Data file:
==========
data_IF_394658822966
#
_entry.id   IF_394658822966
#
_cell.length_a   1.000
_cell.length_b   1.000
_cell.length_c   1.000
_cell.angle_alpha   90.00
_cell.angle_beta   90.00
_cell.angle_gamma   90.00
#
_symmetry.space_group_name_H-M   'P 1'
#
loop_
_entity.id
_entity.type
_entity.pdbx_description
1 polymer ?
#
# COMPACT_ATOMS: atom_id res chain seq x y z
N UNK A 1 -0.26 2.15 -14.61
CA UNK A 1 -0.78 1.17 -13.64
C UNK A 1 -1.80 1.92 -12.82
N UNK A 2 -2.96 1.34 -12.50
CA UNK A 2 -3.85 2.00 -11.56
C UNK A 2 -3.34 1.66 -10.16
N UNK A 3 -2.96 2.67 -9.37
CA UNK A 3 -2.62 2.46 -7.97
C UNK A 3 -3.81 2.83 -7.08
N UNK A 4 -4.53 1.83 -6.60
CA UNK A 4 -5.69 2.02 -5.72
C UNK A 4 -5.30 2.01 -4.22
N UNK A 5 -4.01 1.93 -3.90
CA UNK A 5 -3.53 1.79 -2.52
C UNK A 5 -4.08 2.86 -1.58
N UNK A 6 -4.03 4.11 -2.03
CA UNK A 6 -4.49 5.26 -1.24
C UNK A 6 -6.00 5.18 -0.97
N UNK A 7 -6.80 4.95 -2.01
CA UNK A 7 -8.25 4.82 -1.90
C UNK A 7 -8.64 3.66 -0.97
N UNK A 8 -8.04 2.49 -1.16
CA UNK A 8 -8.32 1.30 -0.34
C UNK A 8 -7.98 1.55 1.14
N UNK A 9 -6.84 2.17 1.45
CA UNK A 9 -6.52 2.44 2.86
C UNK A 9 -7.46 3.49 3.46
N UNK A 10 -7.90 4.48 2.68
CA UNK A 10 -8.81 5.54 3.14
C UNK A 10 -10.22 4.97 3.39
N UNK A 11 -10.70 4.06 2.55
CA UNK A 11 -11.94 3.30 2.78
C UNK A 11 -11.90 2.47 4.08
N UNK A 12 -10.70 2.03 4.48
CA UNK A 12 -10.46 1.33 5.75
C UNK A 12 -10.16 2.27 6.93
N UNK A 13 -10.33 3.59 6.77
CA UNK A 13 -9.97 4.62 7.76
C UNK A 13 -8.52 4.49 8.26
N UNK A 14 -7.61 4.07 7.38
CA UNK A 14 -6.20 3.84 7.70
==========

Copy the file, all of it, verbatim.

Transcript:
data_IF_394658822966
#
_entry.id   IF_394658822966
#
_cell.length_a   1.000
_cell.length_b   1.000
_cell.length_c   1.000
_cell.angle_alpha   90.00
_cell.angle_beta   90.00
_cell.angle_gamma   90.00
#
_symmetry.space_group_name_H-M   'P 1'
#
loop_
_entity.id
_entity.type
_entity.pdbx_description
1 polymer ?
#
# COMPACT_ATOMS: atom_id res chain seq x y z
N UNK A 1 -0.26 2.15 -14.61
CA UNK A 1 -0.78 1.17 -13.64
C UNK A 1 -1.80 1.92 -12.82
N UNK A 2 -2.96 1.34 -12.50
CA UNK A 2 -3.85 2.00 -11.56
C UNK A 2 -3.34 1.66 -10.16
N UNK A 3 -2.96 2.67 -9.37
CA UNK A 3 -2.62 2.46 -7.97
C UNK A 3 -3.81 2.83 -7.08
N UNK A 4 -4.53 1.83 -6.60
CA UNK A 4 -5.69 2.02 -5.72
C UNK A 4 -5.30 2.01 -4.22
N UNK A 5 -4.01 1.93 -3.90
CA UNK A 5 -3.53 1.79 -2.52
C UNK A 5 -4.08 2.86 -1.58
N UNK A 6 -4.03 4.11 -2.03
CA UNK A 6 -4.49 5.26 -1.24
C UNK A 6 -6.00 5.18 -0.97
N UNK A 7 -6.80 4.95 -2.01
CA UNK A 7 -8.25 4.82 -1.90
C UNK A 7 -8.64 3.66 -0.97
N UNK A 8 -8.04 2.49 -1.16
CA UNK A 8 -8.32 1.30 -0.34
C UNK A 8 -7.98 1.55 1.14
N UNK A 9 -6.84 2.17 1.45
CA UNK A 9 -6.52 2.44 2.86
C UNK A 9 -7.46 3.49 3.46
N UNK A 10 -7.90 4.48 2.68
CA UNK A 10 -8.81 5.54 3.14
C UNK A 10 -10.22 4.97 3.39
N UNK A 11 -10.70 4.06 2.55
CA UNK A 11 -11.94 3.30 2.78
C UNK A 11 -11.90 2.47 4.08
N UNK A 12 -10.70 2.03 4.48
CA UNK A 12 -10.46 1.33 5.75
C UNK A 12 -10.16 2.27 6.93
N UNK A 13 -10.33 3.59 6.77
CA UNK A 13 -9.97 4.62 7.76
C UNK A 13 -8.52 4.49 8.26
N UNK A 14 -7.61 4.07 7.38
CA UNK A 14 -6.20 3.84 7.70